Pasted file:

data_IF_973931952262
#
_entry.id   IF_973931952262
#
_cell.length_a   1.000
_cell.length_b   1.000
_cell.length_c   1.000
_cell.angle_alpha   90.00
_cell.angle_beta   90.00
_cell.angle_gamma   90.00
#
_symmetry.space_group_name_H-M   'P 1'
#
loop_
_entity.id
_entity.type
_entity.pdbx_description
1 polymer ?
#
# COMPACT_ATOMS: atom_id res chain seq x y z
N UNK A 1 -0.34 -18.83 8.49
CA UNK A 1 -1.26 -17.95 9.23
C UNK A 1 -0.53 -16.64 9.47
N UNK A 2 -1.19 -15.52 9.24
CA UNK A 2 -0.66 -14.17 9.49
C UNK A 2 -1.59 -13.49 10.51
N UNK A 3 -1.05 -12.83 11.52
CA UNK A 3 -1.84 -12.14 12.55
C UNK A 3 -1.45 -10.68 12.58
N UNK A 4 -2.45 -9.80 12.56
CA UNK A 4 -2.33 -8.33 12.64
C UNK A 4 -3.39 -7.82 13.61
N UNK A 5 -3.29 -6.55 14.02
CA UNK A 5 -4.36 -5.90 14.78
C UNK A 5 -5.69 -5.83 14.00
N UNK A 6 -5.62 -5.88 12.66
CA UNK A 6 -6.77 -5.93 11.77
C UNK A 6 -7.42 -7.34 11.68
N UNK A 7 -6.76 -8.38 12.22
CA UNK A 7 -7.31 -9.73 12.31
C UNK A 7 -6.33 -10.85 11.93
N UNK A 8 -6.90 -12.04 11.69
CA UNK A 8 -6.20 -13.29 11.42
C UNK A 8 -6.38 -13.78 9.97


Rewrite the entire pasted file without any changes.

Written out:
data_IF_973931952262
#
_entry.id   IF_973931952262
#
_cell.length_a   1.000
_cell.length_b   1.000
_cell.length_c   1.000
_cell.angle_alpha   90.00
_cell.angle_beta   90.00
_cell.angle_gamma   90.00
#
_symmetry.space_group_name_H-M   'P 1'
#
loop_
_entity.id
_entity.type
_entity.pdbx_description
1 polymer ?
#
# COMPACT_ATOMS: atom_id res chain seq x y z
N UNK A 1 -0.34 -18.83 8.49
CA UNK A 1 -1.26 -17.95 9.23
C UNK A 1 -0.53 -16.64 9.47
N UNK A 2 -1.19 -15.52 9.24
CA UNK A 2 -0.66 -14.17 9.49
C UNK A 2 -1.59 -13.49 10.51
N UNK A 3 -1.05 -12.83 11.52
CA UNK A 3 -1.84 -12.14 12.55
C UNK A 3 -1.45 -10.68 12.58
N UNK A 4 -2.45 -9.80 12.56
CA UNK A 4 -2.33 -8.33 12.64
C UNK A 4 -3.39 -7.82 13.61
N UNK A 5 -3.29 -6.55 14.02
CA UNK A 5 -4.36 -5.90 14.78
C UNK A 5 -5.69 -5.83 14.00
N UNK A 6 -5.62 -5.88 12.66
CA UNK A 6 -6.77 -5.93 11.77
C UNK A 6 -7.42 -7.34 11.68
N UNK A 7 -6.76 -8.38 12.22
CA UNK A 7 -7.31 -9.73 12.31
C UNK A 7 -6.33 -10.85 11.93
N UNK A 8 -6.90 -12.04 11.69
CA UNK A 8 -6.20 -13.29 11.42
C UNK A 8 -6.38 -13.78 9.97